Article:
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2.4 Decision Object (Decision)

   COPS provides the PDP with flexible controls over the PEP using
   RSVP's response to messages. While accepting an RSVP message, PDPs
   may provide preemption priority, trigger warnings, replace RSVP
   objects, and much more, using Decision Commands, Flags, and Objects.

   DECISION COMMANDS

   Only two commands apply to RSVP

   Install

     Positive Response:
     Accept/Allow/Admit an RSVP message or local resource allocation.

   Remove

     Negative Response:
     Deny/Reject/Remove an RSVP message or local resource allocation.

   DECISION FLAGS

   The only decision flag that applies to RSVP:

   Trigger Error

     If this flag is set, RSVP should schedule a PathErr, in response
     to a Path message, or a ResvErr (in response of a Resv message).

   STATELESS POLICY DATA

   This object may include one or more policy elements (as specified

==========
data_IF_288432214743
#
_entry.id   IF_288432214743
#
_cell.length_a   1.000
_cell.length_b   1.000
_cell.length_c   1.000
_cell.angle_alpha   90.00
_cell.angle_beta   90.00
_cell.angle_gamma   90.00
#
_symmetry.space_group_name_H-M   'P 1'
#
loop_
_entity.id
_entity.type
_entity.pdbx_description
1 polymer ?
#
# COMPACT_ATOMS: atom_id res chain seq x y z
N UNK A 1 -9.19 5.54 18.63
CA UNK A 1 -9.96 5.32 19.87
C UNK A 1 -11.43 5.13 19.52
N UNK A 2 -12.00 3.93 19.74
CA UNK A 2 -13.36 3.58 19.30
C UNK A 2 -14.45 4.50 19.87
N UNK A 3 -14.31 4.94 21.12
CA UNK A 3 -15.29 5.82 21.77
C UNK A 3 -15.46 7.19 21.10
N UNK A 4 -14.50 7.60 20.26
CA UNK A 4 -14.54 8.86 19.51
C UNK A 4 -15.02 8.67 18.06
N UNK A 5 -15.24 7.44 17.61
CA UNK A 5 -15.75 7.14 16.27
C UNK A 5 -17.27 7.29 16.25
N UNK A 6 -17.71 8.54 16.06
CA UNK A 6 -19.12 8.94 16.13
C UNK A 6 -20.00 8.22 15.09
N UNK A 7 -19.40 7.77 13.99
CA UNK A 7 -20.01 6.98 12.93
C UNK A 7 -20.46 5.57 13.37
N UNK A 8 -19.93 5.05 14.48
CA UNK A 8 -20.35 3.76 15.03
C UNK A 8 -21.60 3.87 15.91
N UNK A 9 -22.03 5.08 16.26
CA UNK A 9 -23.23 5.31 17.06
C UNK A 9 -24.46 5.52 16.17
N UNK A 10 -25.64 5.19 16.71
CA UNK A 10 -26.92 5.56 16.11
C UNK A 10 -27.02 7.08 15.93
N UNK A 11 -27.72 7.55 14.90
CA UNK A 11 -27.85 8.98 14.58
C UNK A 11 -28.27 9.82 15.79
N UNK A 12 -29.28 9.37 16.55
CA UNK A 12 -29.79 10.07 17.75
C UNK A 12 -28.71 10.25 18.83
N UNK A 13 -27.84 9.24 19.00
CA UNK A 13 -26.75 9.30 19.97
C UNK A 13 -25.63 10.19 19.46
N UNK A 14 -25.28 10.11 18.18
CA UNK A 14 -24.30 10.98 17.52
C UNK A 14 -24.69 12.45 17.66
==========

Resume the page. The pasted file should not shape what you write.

for the RSVP Policy Data object [RSVP-EXT]) which are assumed to be
   well understood by the client's LDP. The PEP should consider these
   as an addition to the decision already received from the PDP (it can
   only add, but cannot override it).

   For example, given Policy Elements that specify a flow's preemption
   priority, these elements may be included in an incoming Resv message
   or may be provided by the PDP responding to a query.

   Stateless objects must be well understood, but not necessarily
   supported by all PEPs. For example, assuming a standard policy
   element for preemption priority, it is perfectly legitimate for some
   PEPs not to support such preemption and to ignore it. The PDP must
   be careful when using such objects. In particular, it must be
   prepared for these objects to be ignored by PEPs.

   Stateless Policy Data may be returned in decisions and apply
   individually to each of the contexts flagged in REQ messages. When
   applied to Incoming, it is assumed to have been received as a
   POLICY_DATA object in the incoming message. When applied to Resource

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   Allocation it is assumed to have been received on all merged
   incoming messages. Last, when applied to outgoing messages it is
   assumed to have been received in all messages contributing to the
   outgoing message.

   REPLACEMENT DATA

   The Replacement object may contain multiple RSVP objects to be
   replaced (from the original RSVP request). Typical replacement is
   performed on the "Forward Outgoing" request (for instance, replacing